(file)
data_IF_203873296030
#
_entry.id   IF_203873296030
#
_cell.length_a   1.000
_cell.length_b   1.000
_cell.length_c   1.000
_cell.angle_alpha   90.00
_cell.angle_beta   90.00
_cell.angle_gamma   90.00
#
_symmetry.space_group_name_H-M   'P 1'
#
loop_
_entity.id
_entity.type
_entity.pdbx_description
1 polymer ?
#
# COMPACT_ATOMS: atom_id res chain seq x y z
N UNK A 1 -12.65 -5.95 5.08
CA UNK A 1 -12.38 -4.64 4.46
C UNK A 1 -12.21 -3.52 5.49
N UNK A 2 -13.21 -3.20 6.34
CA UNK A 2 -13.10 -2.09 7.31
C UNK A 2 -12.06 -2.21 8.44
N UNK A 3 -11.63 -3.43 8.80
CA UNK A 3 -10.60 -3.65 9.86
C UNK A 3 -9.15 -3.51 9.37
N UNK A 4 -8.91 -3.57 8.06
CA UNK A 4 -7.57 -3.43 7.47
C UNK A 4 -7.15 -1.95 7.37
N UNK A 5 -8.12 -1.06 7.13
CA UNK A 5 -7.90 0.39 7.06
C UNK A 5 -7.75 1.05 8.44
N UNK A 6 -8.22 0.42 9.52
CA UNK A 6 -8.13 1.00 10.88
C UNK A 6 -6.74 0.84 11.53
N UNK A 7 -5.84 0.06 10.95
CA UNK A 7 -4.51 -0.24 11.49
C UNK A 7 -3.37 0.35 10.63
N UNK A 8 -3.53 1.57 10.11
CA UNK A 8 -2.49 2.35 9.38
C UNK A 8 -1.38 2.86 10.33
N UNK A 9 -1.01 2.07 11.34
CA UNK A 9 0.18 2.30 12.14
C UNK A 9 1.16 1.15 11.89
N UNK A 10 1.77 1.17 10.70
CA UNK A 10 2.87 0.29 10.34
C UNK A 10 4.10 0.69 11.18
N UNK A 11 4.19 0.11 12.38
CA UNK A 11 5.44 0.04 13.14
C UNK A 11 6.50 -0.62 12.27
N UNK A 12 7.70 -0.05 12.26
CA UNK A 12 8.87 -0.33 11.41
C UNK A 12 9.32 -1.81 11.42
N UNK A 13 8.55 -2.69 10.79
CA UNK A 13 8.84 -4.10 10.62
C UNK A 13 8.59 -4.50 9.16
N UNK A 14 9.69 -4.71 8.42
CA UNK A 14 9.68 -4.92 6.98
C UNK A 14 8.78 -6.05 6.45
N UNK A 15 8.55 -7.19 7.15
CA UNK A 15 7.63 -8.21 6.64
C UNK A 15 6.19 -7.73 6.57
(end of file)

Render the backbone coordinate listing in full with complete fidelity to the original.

data_IF_203873296030
#
_entry.id   IF_203873296030
#
_cell.length_a   1.000
_cell.length_b   1.000
_cell.length_c   1.000
_cell.angle_alpha   90.00
_cell.angle_beta   90.00
_cell.angle_gamma   90.00
#
_symmetry.space_group_name_H-M   'P 1'
#
loop_
_entity.id
_entity.type
_entity.pdbx_description
1 polymer ?
#
# COMPACT_ATOMS: atom_id res chain seq x y z
N UNK A 1 -12.65 -5.95 5.08
CA UNK A 1 -12.38 -4.64 4.46
C UNK A 1 -12.21 -3.52 5.49
N UNK A 2 -13.21 -3.20 6.34
CA UNK A 2 -13.10 -2.09 7.31
C UNK A 2 -12.06 -2.21 8.44
N UNK A 3 -11.63 -3.43 8.80
CA UNK A 3 -10.60 -3.65 9.86
C UNK A 3 -9.15 -3.51 9.37
N UNK A 4 -8.91 -3.57 8.06
CA UNK A 4 -7.57 -3.43 7.47
C UNK A 4 -7.15 -1.95 7.37
N UNK A 5 -8.12 -1.06 7.13
CA UNK A 5 -7.90 0.39 7.06
C UNK A 5 -7.75 1.05 8.44
N UNK A 6 -8.22 0.42 9.52
CA UNK A 6 -8.13 1.00 10.88
C UNK A 6 -6.74 0.84 11.53
N UNK A 7 -5.84 0.06 10.95
CA UNK A 7 -4.51 -0.24 11.49
C UNK A 7 -3.37 0.35 10.63
N UNK A 8 -3.53 1.57 10.11
CA UNK A 8 -2.49 2.35 9.38
C UNK A 8 -1.38 2.86 10.33
N UNK A 9 -1.01 2.07 11.34
CA UNK A 9 0.18 2.30 12.14
C UNK A 9 1.16 1.15 11.89
N UNK A 10 1.77 1.17 10.70
CA UNK A 10 2.87 0.29 10.34
C UNK A 10 4.10 0.69 11.18
N UNK A 11 4.19 0.11 12.38
CA UNK A 11 5.44 0.04 13.14
C UNK A 11 6.50 -0.62 12.27
N UNK A 12 7.70 -0.05 12.26
CA UNK A 12 8.87 -0.33 11.41
C UNK A 12 9.32 -1.81 11.42
N UNK A 13 8.55 -2.69 10.79
CA UNK A 13 8.84 -4.10 10.62
C UNK A 13 8.59 -4.50 9.16
N UNK A 14 9.69 -4.71 8.42
CA UNK A 14 9.68 -4.92 6.98
C UNK A 14 8.78 -6.05 6.45
N UNK A 15 8.55 -7.19 7.15
CA UNK A 15 7.63 -8.21 6.64
C UNK A 15 6.19 -7.73 6.57